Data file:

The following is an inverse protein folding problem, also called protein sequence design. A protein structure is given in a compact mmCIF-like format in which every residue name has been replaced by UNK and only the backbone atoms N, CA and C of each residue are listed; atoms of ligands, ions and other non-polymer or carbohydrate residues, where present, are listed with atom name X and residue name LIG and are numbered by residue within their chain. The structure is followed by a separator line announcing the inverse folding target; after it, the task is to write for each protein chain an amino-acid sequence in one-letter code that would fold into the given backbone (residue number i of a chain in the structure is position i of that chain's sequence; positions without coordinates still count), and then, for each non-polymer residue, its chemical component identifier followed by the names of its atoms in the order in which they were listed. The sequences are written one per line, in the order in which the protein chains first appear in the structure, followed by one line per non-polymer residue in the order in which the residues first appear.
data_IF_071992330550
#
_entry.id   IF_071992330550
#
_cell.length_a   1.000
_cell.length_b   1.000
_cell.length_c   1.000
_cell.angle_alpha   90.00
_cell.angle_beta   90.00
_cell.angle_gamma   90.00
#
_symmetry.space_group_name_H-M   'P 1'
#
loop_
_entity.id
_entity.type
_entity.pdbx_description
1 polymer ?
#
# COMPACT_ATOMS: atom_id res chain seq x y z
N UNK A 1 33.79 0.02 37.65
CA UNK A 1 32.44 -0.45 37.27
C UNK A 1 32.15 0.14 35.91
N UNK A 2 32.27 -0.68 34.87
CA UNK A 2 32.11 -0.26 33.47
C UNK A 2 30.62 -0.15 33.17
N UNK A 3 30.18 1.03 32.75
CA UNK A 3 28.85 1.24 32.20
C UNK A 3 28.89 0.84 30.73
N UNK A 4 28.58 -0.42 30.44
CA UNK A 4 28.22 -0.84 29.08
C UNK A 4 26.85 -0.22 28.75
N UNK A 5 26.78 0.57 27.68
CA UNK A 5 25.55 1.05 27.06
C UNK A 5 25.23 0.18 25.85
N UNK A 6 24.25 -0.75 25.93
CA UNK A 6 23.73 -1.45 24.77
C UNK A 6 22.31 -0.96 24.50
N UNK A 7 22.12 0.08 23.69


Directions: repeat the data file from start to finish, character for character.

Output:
The following is an inverse protein folding problem, also called protein sequence design. A protein structure is given in a compact mmCIF-like format in which every residue name has been replaced by UNK and only the backbone atoms N, CA and C of each residue are listed; atoms of ligands, ions and other non-polymer or carbohydrate residues, where present, are listed with atom name X and residue name LIG and are numbered by residue within their chain. The structure is followed by a separator line announcing the inverse folding target; after it, the task is to write for each protein chain an amino-acid sequence in one-letter code that would fold into the given backbone (residue number i of a chain in the structure is position i of that chain's sequence; positions without coordinates still count), and then, for each non-polymer residue, its chemical component identifier followed by the names of its atoms in the order in which they were listed. The sequences are written one per line, in the order in which the protein chains first appear in the structure, followed by one line per non-polymer residue in the order in which the residues first appear.
data_IF_071992330550
#
_entry.id   IF_071992330550
#
_cell.length_a   1.000
_cell.length_b   1.000
_cell.length_c   1.000
_cell.angle_alpha   90.00
_cell.angle_beta   90.00
_cell.angle_gamma   90.00
#
_symmetry.space_group_name_H-M   'P 1'
#
loop_
_entity.id
_entity.type
_entity.pdbx_description
1 polymer ?
#
# COMPACT_ATOMS: atom_id res chain seq x y z
N UNK A 1 33.79 0.02 37.65
CA UNK A 1 32.44 -0.45 37.27
C UNK A 1 32.15 0.14 35.91
N UNK A 2 32.27 -0.68 34.87
CA UNK A 2 32.11 -0.26 33.47
C UNK A 2 30.62 -0.15 33.17
N UNK A 3 30.18 1.03 32.75
CA UNK A 3 28.85 1.24 32.20
C UNK A 3 28.89 0.84 30.73
N UNK A 4 28.58 -0.42 30.44
CA UNK A 4 28.22 -0.84 29.08
C UNK A 4 26.85 -0.22 28.75
N UNK A 5 26.78 0.57 27.68
CA UNK A 5 25.55 1.05 27.06
C UNK A 5 25.23 0.18 25.85
N UNK A 6 24.25 -0.75 25.93
CA UNK A 6 23.73 -1.45 24.77
C UNK A 6 22.31 -0.96 24.50
N UNK A 7 22.12 0.08 23.69